ADRIOAN LOAN &TRuBT CO.
v. TOLEDO, others.
((Jircuit Oourt, N.D., ,Ohio. December 6,1886.)
R.ur..ROAD CoMPANIEs-FoRECLOSURE OF MoRTGAGE-APPOINTING RECEIVE:Re.
Although there has been default in the payment of the interest coupons secured b:y & railroad mortgage, yet"if it appear that there is a fair and reasonable claIm by the defendant company, growing out of contemporaneous contracts, that the time oJ payment has been extended, or that the plaintiffs are precluded from relying on the default,-a receiver will not be appointed, until the court shall determine that the right of exists. The mere disagreements of the parties as to the management of the property furnish no foundation for the appointment of a receiver. That can only be done as an incident to some relief falling within the jurisdiction of the court in relation to the contracts of the parties. The appointment of a receiver simply to manage the property is not within the power of a court of equity.
SAME-MISMANAGEMENT OB' PROPERTY BY MORTGAGOR.
InEquity. On motion for the appointment of receivers. The defendant Brown, being largely interested in a railroad then undergoing foreclosure in this court, entered into negotiations in New York with the American Finance Company, J. B. Mason, and F. Jillson for the purpose of raising the money to re-establish the enterprise. These negotiations resulted in a contract between Brown and the American Finance Company whereby the hitter undertook, for certain considerations, to raise the necessary funds to relieve the property, reorganize it under a new company which should operate the road already built, connect it with another road near to it, secure certain terminal facilities, and extend it to the Ohio river. The scheme comprehended the issuance of stock and bonds at so much of eaeh per mile, a mortgage to secure the bonds, etc. Mason and Jillson agreed to lend the money immediately required to relieve the property from the pending suit to foreclose. This transaction, by what is called a tripartite agreement between Brown, the American Finance Company, and Mason and Jillson, took the form of a loan by the latter to Brown upon his notes, secured by the deposit as collateral, of his securities in the old company, to be substituted however by the securities in the new company when organized. In this way over $300,000 was realized in cash, and, the parties proceeded to carry out the scheme of reorganization. Brown went into control of the new enterprise, as it was contemplated he should, but subsequently the parties disagreed, and a struggle commenced for a control of the directory. Injunction suits were instituted, and Brown maintained his control, the bill charges, by fraudulent practices. This struggle depended upon a disputed right on each side to vote the collateral stock. Subsequently this bill was filed by the trustee in the mortgage, and asked the appointment of a receiver, and an injunction against negotiating any further bonds. It charges Brown and his assooiates with fraudulently obtaining control of the election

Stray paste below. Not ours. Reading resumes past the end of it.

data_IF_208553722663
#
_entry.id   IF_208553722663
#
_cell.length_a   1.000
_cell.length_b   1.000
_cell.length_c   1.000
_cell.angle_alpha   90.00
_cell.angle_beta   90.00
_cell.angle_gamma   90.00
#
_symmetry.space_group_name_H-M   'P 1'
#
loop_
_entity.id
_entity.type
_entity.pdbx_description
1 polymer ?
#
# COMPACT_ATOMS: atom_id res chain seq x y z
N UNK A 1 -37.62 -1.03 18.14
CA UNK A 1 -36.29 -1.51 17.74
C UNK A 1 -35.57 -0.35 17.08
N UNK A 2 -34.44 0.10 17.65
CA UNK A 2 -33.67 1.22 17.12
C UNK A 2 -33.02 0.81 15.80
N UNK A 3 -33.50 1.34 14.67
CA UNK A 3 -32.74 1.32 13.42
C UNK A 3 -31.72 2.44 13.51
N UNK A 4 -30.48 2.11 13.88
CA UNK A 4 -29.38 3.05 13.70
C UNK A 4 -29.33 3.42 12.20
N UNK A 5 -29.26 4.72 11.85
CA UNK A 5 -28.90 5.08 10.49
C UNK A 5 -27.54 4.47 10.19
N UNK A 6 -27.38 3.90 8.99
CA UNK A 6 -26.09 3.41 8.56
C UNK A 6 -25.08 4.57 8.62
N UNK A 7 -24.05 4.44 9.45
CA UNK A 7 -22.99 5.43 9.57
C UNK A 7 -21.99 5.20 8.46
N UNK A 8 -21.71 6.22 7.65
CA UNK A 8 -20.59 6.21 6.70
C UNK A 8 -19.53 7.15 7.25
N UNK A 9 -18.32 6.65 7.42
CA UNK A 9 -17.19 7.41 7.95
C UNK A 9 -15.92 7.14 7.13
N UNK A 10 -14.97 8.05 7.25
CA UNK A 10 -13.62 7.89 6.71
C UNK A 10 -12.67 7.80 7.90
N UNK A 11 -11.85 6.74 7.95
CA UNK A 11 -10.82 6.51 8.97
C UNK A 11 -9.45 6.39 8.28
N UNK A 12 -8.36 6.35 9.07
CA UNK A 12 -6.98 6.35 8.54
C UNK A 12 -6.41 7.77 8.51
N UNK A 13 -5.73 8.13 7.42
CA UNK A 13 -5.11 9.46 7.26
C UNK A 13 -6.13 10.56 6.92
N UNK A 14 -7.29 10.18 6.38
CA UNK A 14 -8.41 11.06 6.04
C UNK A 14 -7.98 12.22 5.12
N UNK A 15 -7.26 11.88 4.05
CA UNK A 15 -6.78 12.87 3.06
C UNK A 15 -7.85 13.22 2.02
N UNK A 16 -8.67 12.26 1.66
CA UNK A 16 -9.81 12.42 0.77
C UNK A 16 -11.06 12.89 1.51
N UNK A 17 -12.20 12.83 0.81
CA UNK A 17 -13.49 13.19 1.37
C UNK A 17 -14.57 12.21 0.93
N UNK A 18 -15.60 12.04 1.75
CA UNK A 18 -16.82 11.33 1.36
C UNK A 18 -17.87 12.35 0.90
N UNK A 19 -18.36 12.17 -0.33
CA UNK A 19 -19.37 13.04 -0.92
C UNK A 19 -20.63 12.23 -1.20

AMERICAN I.OAN & TRUST 00. t7. TOLEDO, C. & S. RY. 00.